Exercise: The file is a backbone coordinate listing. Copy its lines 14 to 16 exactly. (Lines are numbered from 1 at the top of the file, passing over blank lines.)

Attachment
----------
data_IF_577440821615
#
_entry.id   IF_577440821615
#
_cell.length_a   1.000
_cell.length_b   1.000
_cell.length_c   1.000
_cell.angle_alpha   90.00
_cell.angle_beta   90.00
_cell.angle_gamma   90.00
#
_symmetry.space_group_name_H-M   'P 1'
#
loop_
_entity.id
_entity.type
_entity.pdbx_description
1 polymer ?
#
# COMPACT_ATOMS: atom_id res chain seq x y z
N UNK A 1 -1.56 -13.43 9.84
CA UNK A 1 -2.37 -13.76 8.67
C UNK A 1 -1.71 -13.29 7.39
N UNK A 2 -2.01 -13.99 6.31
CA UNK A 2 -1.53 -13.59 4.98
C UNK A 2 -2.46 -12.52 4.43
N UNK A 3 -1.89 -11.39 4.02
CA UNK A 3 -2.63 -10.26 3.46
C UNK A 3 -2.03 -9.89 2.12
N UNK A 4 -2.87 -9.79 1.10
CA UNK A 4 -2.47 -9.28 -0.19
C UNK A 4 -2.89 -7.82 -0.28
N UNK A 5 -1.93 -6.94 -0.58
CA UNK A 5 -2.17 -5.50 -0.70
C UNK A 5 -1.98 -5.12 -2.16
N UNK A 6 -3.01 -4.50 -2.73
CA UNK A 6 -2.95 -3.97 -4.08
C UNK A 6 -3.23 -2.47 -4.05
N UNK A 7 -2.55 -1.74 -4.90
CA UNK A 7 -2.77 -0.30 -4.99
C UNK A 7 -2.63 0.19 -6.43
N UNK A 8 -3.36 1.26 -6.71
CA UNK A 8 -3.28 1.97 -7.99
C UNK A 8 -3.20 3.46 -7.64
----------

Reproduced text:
loop_
_entity.id
_entity.type